Outcomes of aortic valve repair according to valve morphology and surgical techniques

Egle Corrado, Khalil Fattouch, Giuseppe Nasso, Khalil Fattouch, Giuseppe Speziale

Research output: Contribution to journalArticle

7 Citations (Scopus)

Abstract

OBJECTIVES: The aim of this study was to assess the impact of aortic valve morphology and different surgical aortic valve repair techni-ques on long-term clinical outcomes.METHODS: Between February 2003 and May 2010, 216 patients with aortic insufficiency underwent aortic valve repair in our institu- tion. Ages ranged between 26 and 82 years (mean 53 ± 15 years). Aortic valve dysfunctions, according to functional classification, were: type I in 55 patients (25.5%), type II in 126 (58.3%) and type III in 35 (16.2%). Sixty-six patients (27.7%) had a bicuspid valve. Aortic valve repair techniques included sub-commissural plasty in 138 patients, plication in 84, free-edge reinforcement in 80, resection of raphe plus re-suturing in 40 and the chordae technique in 52. Concomitant surgical procedures were CABG in 22 (10%) patients, mitral valve repair in 12 (5.5%), aortic valve-sparing re-implantation in 78 (36%) and ascending aorta replacement in 69 (32%). Mean follow- up was 42 ± 16 months and was 100% complete.RESULTS: There were six early deaths (2.7%). Overall late survival was 91.5% (18 late deaths). There were 15 (6.9%) late cardiac-related deaths. NYHA functional class was ≤II in all patients. At follow-up, 28 (14.5%) patients had recurrent aortic insufficiency ≥ grade II. The freedom from valve-related events was significantly different between bicuspid and tricuspid valve implantation (P < 0.01), between type I + II and type III (P < 0.001) dysfunction and between the chordae technique and plication, compared to free-edge reinforcement (P < 0.01). Statistically-significant differences were found between patients who underwent aortic valve repair plus root re-implantation, compared to those who underwent isolated aortic valve repair (P = 0.02).CONCLUSIONS: aortic valve repair including aortic annulus stabilization is a safe surgical option with either tricuspid or bicuspid valves; even more so if associated with root re-implantation. Patients with calcified bicuspid valves have poor results.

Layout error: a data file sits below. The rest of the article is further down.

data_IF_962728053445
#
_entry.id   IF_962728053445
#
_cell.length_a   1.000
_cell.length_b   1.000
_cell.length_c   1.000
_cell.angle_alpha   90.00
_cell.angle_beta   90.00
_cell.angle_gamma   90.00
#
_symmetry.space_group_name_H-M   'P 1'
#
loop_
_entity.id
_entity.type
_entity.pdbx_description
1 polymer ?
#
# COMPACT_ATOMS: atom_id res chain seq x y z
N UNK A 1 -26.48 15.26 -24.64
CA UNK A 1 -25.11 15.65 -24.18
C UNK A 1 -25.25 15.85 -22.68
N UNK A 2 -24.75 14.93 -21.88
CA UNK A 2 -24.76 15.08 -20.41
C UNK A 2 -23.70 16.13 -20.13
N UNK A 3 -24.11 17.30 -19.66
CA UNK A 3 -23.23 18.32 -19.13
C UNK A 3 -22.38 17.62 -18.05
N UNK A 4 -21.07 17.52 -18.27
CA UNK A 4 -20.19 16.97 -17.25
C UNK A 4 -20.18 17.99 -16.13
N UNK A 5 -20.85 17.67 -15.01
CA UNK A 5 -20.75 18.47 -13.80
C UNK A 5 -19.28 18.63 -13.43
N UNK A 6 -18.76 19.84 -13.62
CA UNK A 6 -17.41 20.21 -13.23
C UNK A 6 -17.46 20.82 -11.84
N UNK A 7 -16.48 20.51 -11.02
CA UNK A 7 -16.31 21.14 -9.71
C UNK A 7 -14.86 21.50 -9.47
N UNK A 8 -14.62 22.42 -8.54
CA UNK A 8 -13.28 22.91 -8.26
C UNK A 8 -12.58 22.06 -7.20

Original languageEnglish
Pages (from-to)644-650
Number of pages7
JournalINTERACTIVE CARDIOVASCULAR AND THORACIC SURGERY
Volume15
Publication statusPublished - 2012

All Science Journal Classification (ASJC) codes

  • Surgery
  • Pulmonary and Respiratory Medicine
  • Cardiology and Cardiovascular Medicine

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